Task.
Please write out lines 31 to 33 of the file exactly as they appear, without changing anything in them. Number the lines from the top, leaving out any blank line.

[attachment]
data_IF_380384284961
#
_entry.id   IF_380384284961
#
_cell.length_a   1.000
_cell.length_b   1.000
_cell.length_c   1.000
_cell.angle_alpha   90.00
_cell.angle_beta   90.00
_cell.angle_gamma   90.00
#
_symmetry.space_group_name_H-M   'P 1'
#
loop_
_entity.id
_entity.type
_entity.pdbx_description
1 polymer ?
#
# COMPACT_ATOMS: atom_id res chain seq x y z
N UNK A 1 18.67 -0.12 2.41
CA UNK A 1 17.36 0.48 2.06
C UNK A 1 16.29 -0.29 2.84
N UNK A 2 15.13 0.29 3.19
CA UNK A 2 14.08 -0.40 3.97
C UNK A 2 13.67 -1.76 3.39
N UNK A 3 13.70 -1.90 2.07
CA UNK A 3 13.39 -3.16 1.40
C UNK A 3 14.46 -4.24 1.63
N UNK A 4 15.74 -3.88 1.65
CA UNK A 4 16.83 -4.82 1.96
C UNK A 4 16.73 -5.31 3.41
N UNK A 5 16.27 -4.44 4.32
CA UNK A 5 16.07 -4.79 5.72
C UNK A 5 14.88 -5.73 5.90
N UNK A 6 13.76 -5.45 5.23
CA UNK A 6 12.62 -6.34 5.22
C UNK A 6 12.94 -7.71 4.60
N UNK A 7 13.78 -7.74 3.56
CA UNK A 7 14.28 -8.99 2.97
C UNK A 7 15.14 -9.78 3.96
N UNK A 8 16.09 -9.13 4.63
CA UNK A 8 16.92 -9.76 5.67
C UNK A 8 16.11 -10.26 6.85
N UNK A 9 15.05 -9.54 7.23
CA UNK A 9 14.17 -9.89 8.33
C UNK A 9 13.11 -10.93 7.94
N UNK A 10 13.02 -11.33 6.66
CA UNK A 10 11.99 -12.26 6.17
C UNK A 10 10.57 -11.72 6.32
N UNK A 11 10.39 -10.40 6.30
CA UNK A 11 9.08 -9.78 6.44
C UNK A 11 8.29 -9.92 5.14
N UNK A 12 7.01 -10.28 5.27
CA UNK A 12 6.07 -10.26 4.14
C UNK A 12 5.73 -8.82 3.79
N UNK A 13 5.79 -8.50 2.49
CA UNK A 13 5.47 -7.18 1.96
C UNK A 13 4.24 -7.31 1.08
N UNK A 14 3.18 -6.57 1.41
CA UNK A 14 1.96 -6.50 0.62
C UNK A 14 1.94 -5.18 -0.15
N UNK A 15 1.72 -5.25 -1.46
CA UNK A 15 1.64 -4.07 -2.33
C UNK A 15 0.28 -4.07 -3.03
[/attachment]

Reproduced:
CA UNK A 4 16.83 -4.82 1.96
C UNK A 4 16.73 -5.31 3.41
N UNK A 5 16.27 -4.44 4.32